Crayfish Busting Keeps Creeks Clean in Calabasas

By: Angela De Palma-Dow

Crawling, creeping, and swimming under the surface in some Santa Monica Mountain creeks and streams lurks a red, crunchy and clawed troublemaker.  The red swamp crayfish (Procambarus clarkii) is an invasive species because it does not originate from California.  Like other invasive species, once crayfish became established here, they can cause damage to the environment, the economy, social or public health sectors.  The red swamp crayfish is native to areas of Louisiana, Texas, and Mexico, but have been observed in some Santa Monica Streams since the 1960s1. Red swamp crayfish are particularly harmful to stream ecosystems in southern California because they have no native competitors or predators to keep their population levels in check. There are historically no native crayfish in southern California streams to compete with red swamps for food or living space.  Additionally, in most Santa Monica Mountain streams, there are no longer any large native game fish to prey on these invasive crustaceans.  Without active management and removal of the crayfish, they will continue to cause significant damage to the aquatic resources of Santa Monica Mountain regions. These crayfish negatively affect stream ecosystems by:

  • Consuming both juvenile fish, amphibians and their eggs1,2,3
  • Reducing beneficial aquatic plants by eating them and digging them up2
  • Reducing the density and variety of aquatic insects (which serve as food for fish) by directly consuming them and changing the stream bed habitat which serves as their home2,3
  • Negatively altering water quality when they dig and burrow into sediments and stream banks making the water turbid and less inhabitable by native species3

Since 2010, MRT based in Calabasas, with the help of regional volunteers, have been actively removing invasive crayfish in the Malibu Creek Watershed.   This is very important work not only because the Malibu Creek watershed drains into the Santa Monica Bay, but also because its tributaries are also home to many important native species.  Native fish such as the Arroyo Chub and the southern Steelhead Trout, as well as amphibian species such as Pacific tree frogs and the endangered California Newt have all shown a decline in numbers or have disappeared entirely in creeks where red swamp crayfish are present1. Thanks to the ongoing efforts by MRT to remove crayfish, aquatic habitats have the chance to rebound and once again provide a natural home for our native species.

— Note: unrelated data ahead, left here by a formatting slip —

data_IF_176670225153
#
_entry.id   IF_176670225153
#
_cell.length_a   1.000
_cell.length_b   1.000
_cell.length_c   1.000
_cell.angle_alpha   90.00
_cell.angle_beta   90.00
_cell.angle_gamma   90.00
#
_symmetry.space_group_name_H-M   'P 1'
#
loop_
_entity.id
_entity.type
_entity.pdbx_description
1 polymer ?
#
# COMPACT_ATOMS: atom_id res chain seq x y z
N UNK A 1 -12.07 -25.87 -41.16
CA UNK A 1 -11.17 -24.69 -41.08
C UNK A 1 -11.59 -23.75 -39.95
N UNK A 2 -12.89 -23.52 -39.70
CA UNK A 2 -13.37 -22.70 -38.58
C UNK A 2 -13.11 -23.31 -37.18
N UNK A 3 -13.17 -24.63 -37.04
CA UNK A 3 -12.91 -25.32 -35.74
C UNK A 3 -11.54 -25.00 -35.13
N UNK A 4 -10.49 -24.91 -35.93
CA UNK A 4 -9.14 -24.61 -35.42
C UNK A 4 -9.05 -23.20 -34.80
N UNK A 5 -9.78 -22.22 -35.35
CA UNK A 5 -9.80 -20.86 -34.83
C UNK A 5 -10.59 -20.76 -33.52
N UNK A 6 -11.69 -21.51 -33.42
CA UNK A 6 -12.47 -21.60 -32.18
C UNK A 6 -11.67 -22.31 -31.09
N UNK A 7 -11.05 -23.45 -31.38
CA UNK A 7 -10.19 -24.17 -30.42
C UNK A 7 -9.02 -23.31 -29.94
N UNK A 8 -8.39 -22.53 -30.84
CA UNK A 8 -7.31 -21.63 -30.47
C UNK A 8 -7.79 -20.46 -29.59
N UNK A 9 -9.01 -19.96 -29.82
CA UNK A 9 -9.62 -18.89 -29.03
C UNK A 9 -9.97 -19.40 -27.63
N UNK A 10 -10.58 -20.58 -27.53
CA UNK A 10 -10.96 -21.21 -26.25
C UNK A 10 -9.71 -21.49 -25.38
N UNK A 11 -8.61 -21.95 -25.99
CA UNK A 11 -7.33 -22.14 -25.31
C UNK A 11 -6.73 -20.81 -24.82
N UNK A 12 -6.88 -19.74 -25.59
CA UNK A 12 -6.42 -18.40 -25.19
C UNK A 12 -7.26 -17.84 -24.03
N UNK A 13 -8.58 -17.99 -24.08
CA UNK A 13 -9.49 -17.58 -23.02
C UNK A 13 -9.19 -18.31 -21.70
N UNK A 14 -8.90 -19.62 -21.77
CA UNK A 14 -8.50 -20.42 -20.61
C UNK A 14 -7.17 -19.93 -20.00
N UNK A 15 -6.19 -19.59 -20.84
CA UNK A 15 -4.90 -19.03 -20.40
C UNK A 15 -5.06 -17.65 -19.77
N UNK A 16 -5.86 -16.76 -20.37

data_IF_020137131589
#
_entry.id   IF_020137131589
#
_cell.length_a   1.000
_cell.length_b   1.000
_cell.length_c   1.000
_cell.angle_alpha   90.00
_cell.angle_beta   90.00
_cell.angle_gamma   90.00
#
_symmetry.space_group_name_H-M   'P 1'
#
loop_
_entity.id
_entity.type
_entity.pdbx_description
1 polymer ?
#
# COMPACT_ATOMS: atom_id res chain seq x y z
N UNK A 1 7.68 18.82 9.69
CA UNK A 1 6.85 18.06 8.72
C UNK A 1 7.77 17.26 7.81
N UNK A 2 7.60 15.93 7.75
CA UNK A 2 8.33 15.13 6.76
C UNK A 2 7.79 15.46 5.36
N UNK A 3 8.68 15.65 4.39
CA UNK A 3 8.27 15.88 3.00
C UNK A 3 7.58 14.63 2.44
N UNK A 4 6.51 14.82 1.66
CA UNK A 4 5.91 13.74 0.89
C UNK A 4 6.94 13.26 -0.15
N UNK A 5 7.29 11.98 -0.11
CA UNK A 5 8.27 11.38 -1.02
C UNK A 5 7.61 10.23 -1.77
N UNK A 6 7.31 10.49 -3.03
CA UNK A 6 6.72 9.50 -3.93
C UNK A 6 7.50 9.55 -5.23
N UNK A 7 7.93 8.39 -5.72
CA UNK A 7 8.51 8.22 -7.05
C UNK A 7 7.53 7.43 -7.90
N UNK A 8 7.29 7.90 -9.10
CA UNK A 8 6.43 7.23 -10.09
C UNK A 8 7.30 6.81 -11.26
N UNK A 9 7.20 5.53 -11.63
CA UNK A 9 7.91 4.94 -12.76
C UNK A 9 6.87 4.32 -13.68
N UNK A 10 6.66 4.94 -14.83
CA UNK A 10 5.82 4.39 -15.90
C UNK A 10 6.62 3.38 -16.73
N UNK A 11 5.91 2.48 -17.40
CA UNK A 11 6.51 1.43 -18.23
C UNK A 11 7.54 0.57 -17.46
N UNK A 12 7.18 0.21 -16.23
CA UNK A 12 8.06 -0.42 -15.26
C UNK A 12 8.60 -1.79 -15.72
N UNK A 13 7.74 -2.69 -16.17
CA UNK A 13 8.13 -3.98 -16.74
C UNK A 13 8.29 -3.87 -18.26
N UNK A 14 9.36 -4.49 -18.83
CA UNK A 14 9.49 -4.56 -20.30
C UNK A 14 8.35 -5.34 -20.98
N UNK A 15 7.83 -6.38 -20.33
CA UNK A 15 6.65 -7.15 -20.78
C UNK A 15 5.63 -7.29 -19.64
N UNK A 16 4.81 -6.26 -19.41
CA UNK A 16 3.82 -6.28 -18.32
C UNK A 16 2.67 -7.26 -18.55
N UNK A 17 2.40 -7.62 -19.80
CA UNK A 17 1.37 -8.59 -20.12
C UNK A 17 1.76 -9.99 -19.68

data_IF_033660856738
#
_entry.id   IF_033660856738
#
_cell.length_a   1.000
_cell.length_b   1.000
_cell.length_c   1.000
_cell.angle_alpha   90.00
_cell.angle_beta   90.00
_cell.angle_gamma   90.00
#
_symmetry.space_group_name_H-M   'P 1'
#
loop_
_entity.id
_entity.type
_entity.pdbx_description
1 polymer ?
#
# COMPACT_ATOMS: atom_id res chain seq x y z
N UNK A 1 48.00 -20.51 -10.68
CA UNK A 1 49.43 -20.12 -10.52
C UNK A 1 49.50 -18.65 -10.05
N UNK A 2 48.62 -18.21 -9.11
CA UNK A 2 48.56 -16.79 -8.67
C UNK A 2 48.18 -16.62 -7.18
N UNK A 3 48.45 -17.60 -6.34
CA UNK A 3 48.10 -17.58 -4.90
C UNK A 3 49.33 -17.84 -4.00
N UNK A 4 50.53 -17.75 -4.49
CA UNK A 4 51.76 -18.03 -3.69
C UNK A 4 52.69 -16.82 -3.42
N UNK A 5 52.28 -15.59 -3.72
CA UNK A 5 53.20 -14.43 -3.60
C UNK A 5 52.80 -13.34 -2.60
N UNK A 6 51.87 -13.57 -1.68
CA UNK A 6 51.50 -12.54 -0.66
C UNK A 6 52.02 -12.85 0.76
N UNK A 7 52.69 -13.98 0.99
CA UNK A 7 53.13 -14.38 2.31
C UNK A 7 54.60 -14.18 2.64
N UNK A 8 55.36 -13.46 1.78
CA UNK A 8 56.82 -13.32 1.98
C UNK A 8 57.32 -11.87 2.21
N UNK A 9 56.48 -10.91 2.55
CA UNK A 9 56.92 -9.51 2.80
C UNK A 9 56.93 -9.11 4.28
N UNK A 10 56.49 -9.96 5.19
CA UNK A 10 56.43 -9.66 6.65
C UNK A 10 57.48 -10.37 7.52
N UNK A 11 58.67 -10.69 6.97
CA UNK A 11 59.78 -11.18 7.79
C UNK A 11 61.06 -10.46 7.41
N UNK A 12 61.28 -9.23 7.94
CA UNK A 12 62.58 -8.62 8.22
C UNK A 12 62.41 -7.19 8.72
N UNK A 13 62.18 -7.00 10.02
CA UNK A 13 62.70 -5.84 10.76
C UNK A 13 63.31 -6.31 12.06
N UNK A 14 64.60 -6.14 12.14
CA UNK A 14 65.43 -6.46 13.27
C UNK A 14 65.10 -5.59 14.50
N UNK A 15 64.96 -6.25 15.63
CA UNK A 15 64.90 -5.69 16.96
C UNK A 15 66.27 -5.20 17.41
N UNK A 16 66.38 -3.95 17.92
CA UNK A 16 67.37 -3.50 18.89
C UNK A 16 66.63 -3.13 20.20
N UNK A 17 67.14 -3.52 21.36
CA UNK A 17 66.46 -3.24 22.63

Want to get involved with MRT’s effort to remove crayfish from Malibu Creek Watershed?

Mountains Restoration Trust has several Crayfish Removal Open House events every month that you can participate alongside restoration professionals helping removing invasive crayfish from Malibu Creek Watershed streams. Check our calendar of events page < >to see what opportunities are coming up.  Do you belong to a group or organization that wants to support MRT and our invasive species removal efforts?  Contact our volunteer coordinator at

1. Red swamp crayfish can be identified by their typical red coloration and red dots on their claws and carapace (body).







2. While most are bright red, not all red swamp crayfish are red like their name indicates. Females or immature males can be brown or tan in color, but all red swamp crayfish will have raised dots along their claws and carapace (body).






Sources cited in this text:

  1. Milligan, W.R., Jones, M.T., L.B. Katz, T.A. Lucas, and C.L. Davis. 2017. Predicting the effects of manual crayfish removal on California newt persistence in Santa Monica Mountain Streams. Ecological Modeling 352: 139-151.
  2. Lodge, D. M., C. Taylor, D. Holdich, and J. Skurdal. 2000. Nonindigenous crayfishes threaten North American freshwater biodiversity: lessons from Europe. Fisheries 25(8):7–19.
  3. Klose, K and S. D, Cooper. 2012. Contrasting effects of an invasive crayfish (Procambarus clarkii) on two temperate stream communities. Freshwater Biology 57:526-540.
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Cloud Forest Restoration Event on Santa Rosa Island

This past week, MRT vegetation crew members, MRT executive director, and volunteers provided a few more hands to assist Research Ecologist Dr. Kathryn McEachern of the US Geological Survey on a restoration project on Santa Rosa Island. The restoration site, often referred to as as the Cloud Forest, is home to specialized species of trees and chaparral shrubs that collect fog on their surfaces in order to provide water for the whole island ecosystem. Sadly, this beautiful forest has been in critical condition from a long history of overgrazing and erosion that began in the mid-1800s. Since the introduction of non-native species around that time, like sheep and cattle, close to 75% of the island’s native vegetation has disappeared. This particular area suffered from intense erosion which has left the roots of many of the native fog collecting trees exposed. With all of the vegetation in such a vulnerable state, the complex system that supports the Cloud Forest has fallen apart. In order to correct this, Dr. McEachern, has been working to initiate ecosystem recovery by setting up natural fiber wattles to control erosion, as well as collecting and growing native plants around the forest. The MRT team is assisting with these efforts by planting native trees and setting up fog fences to aid with the natural water collection. Here are some of the photos from last week’s restoration event 🙂




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